Lt. Col. Levent Türkkan, aide-de-camp of Chief of General Staff Gen. Hulusi Akar, on Monday recanted his previous testimony during a hearing at the Ankara 17th High Criminal Court, where 221 suspects are standing trial for a coup attempt on July 15, 2016, saying he was probably drugged before his testimony, CNN Türk reported.

“It was like we were all living in a dream. I think I was given something [a drug],” said Türkkan, who was accused of being a ringleader of the failed coup attempt.

Türkkan’s first testimony was key to supporting the Turkish government’s argument that a failed military coup attempt last July was orchestrated by Gülenists in the Turkish Armed Forces (TSK).

Underlining that he could not express what he had been subjected to, Türkkan said photos of him leaked to the press are the most important evidence in providing an explanation.

Türkkan said you can make a person who is not conscious say whatever you want and have them sign it.

Expressing that he could not believe what he said in previous testimony, Türkkan said he had been waiting impatiently to speak at court today.

Lt. Col. Türkkan said he had refused to take a role in the coup.

Several days after the military coup attempt last summer, the state-run Anadolu news agency published Türkkan’s confession, considered to be the highest-level “evidence” that Gülenists were behind the coup because he said he was a Gülenist and that he was in contact with Gülenists during the planning and the execution stages of the coup attempt. According to Türkkan’s initial testimony, he knew about the coup plot a day in advance, on July 14.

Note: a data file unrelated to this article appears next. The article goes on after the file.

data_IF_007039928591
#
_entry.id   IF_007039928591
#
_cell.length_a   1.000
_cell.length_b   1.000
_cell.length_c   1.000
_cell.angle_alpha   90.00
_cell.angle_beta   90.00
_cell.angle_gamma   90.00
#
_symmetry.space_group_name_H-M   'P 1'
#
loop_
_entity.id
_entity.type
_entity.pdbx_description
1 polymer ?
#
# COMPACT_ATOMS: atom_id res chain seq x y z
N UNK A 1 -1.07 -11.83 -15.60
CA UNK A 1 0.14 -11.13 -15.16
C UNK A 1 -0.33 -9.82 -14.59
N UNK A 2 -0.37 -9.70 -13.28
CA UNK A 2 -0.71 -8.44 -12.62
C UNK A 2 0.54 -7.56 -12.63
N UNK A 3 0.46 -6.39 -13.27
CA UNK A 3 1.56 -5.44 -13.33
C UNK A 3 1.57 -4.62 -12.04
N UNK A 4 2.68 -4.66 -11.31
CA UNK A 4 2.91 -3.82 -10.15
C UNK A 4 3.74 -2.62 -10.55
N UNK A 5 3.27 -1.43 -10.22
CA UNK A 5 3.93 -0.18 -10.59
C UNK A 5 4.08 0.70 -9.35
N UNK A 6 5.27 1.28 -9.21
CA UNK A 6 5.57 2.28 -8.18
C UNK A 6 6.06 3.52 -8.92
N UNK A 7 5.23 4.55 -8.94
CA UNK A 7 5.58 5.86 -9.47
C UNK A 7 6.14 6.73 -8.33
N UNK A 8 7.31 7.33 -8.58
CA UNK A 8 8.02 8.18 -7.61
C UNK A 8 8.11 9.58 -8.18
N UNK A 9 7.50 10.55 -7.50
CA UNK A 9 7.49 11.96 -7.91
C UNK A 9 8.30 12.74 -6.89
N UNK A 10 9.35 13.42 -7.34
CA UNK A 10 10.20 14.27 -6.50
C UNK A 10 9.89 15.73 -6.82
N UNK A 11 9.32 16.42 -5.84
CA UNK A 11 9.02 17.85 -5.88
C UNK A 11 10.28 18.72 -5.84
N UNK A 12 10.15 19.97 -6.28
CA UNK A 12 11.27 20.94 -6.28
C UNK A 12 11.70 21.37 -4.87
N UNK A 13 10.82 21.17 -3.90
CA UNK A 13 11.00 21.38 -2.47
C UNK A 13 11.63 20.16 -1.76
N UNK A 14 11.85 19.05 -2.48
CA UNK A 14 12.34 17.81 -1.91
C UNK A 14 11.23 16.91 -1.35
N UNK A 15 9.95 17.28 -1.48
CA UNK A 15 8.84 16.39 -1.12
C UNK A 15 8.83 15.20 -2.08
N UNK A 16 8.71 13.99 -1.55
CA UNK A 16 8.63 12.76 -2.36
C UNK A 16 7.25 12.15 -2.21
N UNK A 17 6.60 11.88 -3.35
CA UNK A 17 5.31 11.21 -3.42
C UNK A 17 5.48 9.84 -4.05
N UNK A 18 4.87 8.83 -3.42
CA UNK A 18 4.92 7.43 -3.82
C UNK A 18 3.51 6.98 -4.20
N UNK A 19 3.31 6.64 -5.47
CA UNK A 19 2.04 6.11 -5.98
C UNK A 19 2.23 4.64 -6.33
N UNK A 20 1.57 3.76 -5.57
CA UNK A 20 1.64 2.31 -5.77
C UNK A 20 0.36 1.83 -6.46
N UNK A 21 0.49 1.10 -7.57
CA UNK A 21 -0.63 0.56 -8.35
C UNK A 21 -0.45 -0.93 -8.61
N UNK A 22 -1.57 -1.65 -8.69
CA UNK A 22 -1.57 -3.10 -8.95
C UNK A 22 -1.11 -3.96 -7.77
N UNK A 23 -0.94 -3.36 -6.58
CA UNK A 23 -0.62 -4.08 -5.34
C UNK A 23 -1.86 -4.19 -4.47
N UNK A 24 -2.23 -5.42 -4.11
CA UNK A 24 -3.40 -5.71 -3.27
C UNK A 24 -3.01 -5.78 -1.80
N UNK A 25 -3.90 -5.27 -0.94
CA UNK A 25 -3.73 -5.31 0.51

Türkkan’s testimony was published by most Turkish media outlets back then along with a photo of him in which he appeared to have been tortured.

In a photo released by Anadolu, Türkkan was seen with bruises and injuries on his face,  abdomen, shoulder and hands. In his first testimony, Türkkan said that he asked for a pen and a paper and wrote the testimony while he was waiting at the police station; however, the nature of his injuries would apparently not have allowed him to use a pen.

The Gülen group is accused by the Turkish government of mounting the coup attempt.

The movement denies any involvement.

One hundred thirty generals and admirals in the Turkish military were either dismissed or suspended as part of the widespread purge following the failed coup attempt in July of last year.